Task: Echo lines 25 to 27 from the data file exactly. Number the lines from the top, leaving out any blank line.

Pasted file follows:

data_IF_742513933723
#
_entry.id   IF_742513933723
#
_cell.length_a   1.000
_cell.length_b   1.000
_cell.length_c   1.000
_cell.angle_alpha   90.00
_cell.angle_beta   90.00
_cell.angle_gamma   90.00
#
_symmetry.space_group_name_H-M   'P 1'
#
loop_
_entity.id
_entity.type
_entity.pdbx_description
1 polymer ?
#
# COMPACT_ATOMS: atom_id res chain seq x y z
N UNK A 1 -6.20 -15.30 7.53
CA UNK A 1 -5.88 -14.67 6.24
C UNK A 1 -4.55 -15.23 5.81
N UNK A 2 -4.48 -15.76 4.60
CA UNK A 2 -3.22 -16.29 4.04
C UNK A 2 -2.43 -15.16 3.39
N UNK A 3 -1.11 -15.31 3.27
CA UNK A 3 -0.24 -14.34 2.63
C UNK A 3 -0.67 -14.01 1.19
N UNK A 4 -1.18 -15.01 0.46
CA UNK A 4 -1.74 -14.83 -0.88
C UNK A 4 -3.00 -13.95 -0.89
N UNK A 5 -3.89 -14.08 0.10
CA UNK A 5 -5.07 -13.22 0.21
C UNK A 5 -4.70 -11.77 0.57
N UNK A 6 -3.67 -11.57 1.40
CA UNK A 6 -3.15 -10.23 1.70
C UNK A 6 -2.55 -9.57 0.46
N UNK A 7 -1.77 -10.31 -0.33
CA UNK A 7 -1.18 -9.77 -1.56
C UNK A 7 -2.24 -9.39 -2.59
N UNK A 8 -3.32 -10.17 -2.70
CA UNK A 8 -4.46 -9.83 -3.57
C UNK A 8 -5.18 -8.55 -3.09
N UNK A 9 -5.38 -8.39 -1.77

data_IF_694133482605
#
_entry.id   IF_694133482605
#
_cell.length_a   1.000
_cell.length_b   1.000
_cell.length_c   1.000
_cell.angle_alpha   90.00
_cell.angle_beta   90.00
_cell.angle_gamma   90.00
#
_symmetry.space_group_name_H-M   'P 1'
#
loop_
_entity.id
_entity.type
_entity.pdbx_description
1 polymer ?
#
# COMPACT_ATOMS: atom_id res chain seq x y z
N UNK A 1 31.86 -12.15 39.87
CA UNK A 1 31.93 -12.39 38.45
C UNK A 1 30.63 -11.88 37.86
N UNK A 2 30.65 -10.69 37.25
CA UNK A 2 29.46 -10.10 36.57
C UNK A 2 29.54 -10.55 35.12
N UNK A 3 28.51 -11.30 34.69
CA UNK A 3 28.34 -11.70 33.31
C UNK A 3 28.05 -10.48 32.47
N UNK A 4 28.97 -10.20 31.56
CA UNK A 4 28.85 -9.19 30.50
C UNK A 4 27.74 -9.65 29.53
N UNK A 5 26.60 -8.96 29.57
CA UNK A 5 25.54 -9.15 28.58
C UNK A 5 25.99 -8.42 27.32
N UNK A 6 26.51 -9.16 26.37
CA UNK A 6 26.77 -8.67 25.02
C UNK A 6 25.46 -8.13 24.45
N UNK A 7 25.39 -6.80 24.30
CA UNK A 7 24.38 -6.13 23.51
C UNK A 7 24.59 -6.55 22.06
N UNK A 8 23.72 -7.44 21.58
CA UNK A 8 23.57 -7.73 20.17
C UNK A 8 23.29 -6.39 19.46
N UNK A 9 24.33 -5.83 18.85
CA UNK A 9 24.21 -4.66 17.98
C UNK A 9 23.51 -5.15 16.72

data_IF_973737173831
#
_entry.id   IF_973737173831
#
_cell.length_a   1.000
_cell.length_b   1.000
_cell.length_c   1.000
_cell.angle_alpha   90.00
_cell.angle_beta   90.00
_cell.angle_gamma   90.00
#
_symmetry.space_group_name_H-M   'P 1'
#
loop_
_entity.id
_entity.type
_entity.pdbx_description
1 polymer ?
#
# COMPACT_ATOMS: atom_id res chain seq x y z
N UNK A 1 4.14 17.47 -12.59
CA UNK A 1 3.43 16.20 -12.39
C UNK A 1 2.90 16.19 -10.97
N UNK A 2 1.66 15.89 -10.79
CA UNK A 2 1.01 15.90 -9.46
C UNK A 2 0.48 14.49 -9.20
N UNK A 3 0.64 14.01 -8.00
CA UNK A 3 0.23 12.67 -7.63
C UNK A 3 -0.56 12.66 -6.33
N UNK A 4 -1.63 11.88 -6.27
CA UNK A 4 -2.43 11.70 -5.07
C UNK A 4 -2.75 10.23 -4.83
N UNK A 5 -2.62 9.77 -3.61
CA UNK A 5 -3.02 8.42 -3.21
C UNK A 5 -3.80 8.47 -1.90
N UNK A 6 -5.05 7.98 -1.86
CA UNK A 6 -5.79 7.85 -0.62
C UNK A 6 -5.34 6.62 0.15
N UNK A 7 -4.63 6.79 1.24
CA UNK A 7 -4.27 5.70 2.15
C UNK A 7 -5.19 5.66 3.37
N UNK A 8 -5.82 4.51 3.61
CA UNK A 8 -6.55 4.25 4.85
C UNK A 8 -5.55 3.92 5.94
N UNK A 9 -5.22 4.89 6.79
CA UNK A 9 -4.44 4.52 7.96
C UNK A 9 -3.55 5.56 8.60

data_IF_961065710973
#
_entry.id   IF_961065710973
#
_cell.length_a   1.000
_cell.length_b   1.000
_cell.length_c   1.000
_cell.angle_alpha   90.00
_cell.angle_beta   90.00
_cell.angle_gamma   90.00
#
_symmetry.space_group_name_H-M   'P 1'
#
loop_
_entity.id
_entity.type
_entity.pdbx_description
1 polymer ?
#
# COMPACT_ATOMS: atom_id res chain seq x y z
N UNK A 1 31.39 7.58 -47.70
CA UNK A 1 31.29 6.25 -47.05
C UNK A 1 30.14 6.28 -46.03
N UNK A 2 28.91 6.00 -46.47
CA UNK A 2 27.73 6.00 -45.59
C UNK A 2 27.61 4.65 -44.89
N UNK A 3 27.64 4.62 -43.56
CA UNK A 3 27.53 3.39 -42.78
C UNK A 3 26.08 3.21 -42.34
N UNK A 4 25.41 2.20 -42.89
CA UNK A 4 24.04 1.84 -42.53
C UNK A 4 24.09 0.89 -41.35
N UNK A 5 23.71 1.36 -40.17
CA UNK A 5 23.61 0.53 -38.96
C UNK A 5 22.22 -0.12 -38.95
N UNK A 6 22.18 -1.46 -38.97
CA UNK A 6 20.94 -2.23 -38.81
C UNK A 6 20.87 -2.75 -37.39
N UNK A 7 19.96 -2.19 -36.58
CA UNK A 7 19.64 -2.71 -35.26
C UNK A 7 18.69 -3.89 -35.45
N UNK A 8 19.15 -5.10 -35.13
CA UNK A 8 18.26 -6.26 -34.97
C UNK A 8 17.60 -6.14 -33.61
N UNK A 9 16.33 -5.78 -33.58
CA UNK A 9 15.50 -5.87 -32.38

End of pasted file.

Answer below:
CA UNK A 2 -3.22 -16.29 4.04
C UNK A 2 -2.43 -15.16 3.39
N UNK A 3 -1.11 -15.31 3.27